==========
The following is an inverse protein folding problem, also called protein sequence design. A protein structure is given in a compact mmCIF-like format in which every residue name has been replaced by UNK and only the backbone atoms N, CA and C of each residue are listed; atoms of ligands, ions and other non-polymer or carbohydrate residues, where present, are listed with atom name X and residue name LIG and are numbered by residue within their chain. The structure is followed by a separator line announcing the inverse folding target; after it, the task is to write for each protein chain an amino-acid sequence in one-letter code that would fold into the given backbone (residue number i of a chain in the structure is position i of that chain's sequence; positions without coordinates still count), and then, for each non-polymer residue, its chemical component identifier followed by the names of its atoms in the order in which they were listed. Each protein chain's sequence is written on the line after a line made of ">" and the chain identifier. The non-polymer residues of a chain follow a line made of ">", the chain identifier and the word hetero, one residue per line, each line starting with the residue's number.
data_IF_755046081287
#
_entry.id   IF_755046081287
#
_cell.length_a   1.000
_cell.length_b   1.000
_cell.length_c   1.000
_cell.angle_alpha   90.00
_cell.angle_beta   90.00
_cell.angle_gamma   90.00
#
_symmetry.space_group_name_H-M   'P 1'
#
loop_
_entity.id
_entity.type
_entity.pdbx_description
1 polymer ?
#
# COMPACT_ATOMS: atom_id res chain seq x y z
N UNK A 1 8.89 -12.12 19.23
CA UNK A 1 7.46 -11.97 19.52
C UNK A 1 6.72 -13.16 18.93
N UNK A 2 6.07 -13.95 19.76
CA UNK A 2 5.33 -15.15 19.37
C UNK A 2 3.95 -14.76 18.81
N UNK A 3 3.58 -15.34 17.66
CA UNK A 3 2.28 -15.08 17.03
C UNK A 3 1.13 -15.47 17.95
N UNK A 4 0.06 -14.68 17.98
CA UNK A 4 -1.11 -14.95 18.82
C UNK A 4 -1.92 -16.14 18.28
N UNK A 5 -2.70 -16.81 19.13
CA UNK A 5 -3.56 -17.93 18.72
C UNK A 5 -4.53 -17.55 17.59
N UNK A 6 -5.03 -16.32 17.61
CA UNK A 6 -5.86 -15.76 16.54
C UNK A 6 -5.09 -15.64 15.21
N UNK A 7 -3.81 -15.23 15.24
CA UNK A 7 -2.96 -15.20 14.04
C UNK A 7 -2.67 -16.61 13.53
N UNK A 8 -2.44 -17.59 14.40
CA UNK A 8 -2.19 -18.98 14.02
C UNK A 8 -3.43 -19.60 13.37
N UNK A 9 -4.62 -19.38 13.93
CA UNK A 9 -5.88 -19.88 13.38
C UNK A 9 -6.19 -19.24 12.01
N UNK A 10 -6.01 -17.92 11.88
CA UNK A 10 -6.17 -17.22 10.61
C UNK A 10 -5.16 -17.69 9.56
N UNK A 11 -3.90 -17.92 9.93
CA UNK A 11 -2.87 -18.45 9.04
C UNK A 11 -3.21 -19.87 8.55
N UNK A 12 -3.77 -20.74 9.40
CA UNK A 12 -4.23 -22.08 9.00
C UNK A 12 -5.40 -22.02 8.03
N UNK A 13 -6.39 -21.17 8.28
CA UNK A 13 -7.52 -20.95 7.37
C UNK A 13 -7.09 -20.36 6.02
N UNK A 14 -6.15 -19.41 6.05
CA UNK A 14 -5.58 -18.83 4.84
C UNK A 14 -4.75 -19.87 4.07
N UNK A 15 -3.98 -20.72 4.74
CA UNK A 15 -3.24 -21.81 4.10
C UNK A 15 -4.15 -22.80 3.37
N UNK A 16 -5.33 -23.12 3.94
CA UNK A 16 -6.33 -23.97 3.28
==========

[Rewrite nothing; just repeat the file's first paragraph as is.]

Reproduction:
The following is an inverse protein folding problem, also called protein sequence design. A protein structure is given in a compact mmCIF-like format in which every residue name has been replaced by UNK and only the backbone atoms N, CA and C of each residue are listed; atoms of ligands, ions and other non-polymer or carbohydrate residues, where present, are listed with atom name X and residue name LIG and are numbered by residue within their chain. The structure is followed by a separator line announcing the inverse folding target; after it, the task is to write for each protein chain an amino-acid sequence in one-letter code that would fold into the given backbone (residue number i of a chain in the structure is position i of that chain's sequence; positions without coordinates still count), and then, for each non-polymer residue, its chemical component identifier followed by the names of its atoms in the order in which they were listed. Each protein chain's sequence is written on the line after a line made of ">" and the chain identifier. The non-polymer residues of a chain follow a line made of ">", the chain identifier and the word hetero, one residue per line, each line starting with the residue's number.